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June 03, 2012 The Tax Lawyer

The Taxation of Partnership Terminations in the U.S., the U.K., and Germany—Same Issues, Different Solutions

Vol. 65, No. 1 - Fall 2011

Hendrik Jacobsen


    Taxpayers who have jointly been doing business in a partnership decide at a certain point of time to go their separate ways and therefore agree on partly or completely terminating their cooperation. In this context, three basic scenarios are conceivable. First, only one of the partners retires from the joint venture and the remaining partners continue their trade in partnership. Second, all of the partners end their business activities and dissolve the partnership. Third, the partners demerge the partnership—each partner receives a specified economic unit of the partnership and continues to pursue the same business activity separate from the other partners.

    In terms of taxation, these scenarios raise two issues. First of all, it is relevant whether the individual transaction causes the taxpayer to realize built-in gain or loss—be it in the form of a capital gain or loss, or a balancing charge or allowance. Such disparities may arise if a standardized depreciation method does not mirror the asset’s true decrease in value. Over the course of the partnership’s life, these variations are regularly ignored for tax purposes, leaving the partners with a deferred gain or loss. However, at the time of the partnership’s termination, this deferral typically ends.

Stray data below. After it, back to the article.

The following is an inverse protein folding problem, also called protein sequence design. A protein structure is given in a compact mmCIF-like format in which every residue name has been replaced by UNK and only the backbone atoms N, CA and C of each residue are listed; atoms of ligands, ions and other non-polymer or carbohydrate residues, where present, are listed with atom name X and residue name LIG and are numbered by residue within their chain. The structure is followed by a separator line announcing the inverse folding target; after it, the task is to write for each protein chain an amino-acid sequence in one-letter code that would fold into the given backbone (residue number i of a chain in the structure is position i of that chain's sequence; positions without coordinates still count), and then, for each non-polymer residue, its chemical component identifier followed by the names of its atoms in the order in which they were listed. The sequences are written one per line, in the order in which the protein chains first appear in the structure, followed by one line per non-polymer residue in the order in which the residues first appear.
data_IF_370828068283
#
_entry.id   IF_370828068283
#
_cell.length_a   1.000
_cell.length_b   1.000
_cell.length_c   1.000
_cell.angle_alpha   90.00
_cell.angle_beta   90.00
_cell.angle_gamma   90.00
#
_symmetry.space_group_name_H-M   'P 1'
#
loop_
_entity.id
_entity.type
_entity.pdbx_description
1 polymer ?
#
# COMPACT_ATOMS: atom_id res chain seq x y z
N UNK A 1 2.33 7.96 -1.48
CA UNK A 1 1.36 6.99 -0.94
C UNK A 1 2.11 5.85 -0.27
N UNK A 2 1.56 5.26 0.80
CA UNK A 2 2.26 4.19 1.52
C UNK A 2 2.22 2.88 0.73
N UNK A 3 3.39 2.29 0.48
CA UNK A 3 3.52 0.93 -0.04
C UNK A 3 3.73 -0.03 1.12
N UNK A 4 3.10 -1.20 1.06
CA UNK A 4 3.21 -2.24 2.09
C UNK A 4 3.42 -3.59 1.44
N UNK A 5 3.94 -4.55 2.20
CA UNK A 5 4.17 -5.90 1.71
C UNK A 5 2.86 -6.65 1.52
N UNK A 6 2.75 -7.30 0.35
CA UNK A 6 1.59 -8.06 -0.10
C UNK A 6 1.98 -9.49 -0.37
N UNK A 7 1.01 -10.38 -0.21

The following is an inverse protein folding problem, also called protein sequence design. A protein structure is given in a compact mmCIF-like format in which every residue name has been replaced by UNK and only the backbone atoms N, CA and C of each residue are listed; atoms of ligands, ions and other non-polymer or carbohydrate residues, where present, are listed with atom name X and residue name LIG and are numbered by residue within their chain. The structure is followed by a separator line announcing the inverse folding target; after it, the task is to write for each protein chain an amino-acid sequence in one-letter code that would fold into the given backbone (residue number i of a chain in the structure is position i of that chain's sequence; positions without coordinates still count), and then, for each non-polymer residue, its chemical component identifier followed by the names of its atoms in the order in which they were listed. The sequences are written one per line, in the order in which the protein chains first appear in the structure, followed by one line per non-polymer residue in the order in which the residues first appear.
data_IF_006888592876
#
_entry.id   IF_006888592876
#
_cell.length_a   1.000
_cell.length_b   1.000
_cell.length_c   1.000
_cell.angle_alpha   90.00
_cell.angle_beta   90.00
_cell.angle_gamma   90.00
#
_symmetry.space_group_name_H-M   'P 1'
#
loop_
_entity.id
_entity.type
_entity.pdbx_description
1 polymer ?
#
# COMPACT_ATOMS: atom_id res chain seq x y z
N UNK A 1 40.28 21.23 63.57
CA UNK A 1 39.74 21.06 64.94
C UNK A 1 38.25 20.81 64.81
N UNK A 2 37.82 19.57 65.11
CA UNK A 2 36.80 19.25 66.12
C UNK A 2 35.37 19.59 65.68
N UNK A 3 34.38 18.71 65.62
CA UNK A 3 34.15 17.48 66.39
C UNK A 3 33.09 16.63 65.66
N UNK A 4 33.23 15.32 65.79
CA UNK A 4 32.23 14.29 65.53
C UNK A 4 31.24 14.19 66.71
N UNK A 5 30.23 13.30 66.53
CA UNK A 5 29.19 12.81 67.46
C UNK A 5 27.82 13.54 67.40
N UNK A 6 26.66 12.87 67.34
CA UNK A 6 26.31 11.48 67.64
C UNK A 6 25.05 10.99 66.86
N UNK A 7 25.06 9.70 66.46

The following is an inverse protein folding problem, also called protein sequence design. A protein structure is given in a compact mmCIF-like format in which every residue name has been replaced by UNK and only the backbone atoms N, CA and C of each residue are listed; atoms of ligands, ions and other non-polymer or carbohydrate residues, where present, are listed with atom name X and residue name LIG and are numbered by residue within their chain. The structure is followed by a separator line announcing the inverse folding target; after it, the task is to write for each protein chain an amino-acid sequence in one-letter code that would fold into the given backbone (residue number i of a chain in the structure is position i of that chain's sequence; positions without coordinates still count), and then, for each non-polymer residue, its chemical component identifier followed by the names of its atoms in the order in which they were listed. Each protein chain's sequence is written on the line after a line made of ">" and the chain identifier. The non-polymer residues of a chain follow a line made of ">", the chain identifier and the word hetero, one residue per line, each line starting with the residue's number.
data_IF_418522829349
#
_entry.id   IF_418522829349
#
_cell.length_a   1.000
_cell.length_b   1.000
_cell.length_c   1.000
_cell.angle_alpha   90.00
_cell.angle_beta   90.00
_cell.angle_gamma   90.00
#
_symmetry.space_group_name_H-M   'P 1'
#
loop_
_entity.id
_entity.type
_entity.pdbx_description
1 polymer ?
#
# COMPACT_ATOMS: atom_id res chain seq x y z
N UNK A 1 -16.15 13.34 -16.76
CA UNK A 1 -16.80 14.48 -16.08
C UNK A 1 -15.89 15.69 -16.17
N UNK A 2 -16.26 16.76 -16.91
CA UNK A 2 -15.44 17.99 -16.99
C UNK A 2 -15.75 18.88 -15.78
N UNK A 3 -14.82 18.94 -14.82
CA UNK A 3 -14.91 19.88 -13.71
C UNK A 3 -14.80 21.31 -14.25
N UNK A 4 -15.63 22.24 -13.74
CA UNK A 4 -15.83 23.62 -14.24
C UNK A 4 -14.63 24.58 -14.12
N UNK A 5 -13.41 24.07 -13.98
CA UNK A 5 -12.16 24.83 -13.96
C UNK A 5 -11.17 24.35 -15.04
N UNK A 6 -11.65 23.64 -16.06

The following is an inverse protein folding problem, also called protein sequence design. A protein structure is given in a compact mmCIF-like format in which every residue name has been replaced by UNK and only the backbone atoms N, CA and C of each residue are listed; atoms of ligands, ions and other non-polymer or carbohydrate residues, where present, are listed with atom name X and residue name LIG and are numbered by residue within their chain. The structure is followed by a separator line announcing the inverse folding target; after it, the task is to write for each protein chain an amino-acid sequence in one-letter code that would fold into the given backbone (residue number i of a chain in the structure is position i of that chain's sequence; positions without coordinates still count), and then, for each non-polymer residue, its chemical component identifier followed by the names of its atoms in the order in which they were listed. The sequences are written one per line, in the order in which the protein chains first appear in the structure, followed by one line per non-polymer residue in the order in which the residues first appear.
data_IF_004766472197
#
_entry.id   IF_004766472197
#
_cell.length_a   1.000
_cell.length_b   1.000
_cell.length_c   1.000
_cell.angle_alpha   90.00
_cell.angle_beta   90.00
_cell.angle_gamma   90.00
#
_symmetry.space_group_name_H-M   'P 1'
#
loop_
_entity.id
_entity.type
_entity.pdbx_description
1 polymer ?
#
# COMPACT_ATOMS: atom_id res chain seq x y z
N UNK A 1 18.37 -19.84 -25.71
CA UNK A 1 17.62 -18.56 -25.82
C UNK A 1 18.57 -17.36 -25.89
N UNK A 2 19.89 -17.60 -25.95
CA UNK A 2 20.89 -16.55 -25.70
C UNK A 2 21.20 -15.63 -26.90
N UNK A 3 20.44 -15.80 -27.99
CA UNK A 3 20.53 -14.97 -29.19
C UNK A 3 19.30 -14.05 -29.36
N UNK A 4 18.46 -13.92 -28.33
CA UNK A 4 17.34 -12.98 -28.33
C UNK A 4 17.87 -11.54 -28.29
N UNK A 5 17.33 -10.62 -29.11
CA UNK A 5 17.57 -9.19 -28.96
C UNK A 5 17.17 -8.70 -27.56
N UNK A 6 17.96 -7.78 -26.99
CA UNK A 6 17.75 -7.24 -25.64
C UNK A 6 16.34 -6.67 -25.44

Furthermore, partnership terminations may affect loss carryforwards. A partnership may have loss carryforwards because the principle of period taxation limits the computation of income to individual fiscal years. Also, a partnership may have loss carryforwards because of a lack of a loss’s effective hardship—for example, in the situation of a limited partner. These loss carryforwards contain an economic value given their potential to offset future income. Therefore, the maintenance of these losses beyond a partnership’s termination is significant.

    This Article aims to clarify the tax situation in the economic settings previously mentioned. To exemplify the relevant tax consequences, it focuses on the rules for partnerships in the U.S., the U.K., and Germany, and Part II showcases these countries’ general taxation principles. Subsequently, Part III analyzes the specific tax implications of a partner’s retirement, a partnership’s dissolution, and a partnership’s demerger in each of the three jurisdictions for built-in gains or losses. Part IV will perform the same analysis for loss carryforwards. Based on these analyses, Part V identifies each country’s inconsistencies and discusses a model taxation system that includes each country’s favorable tax components.

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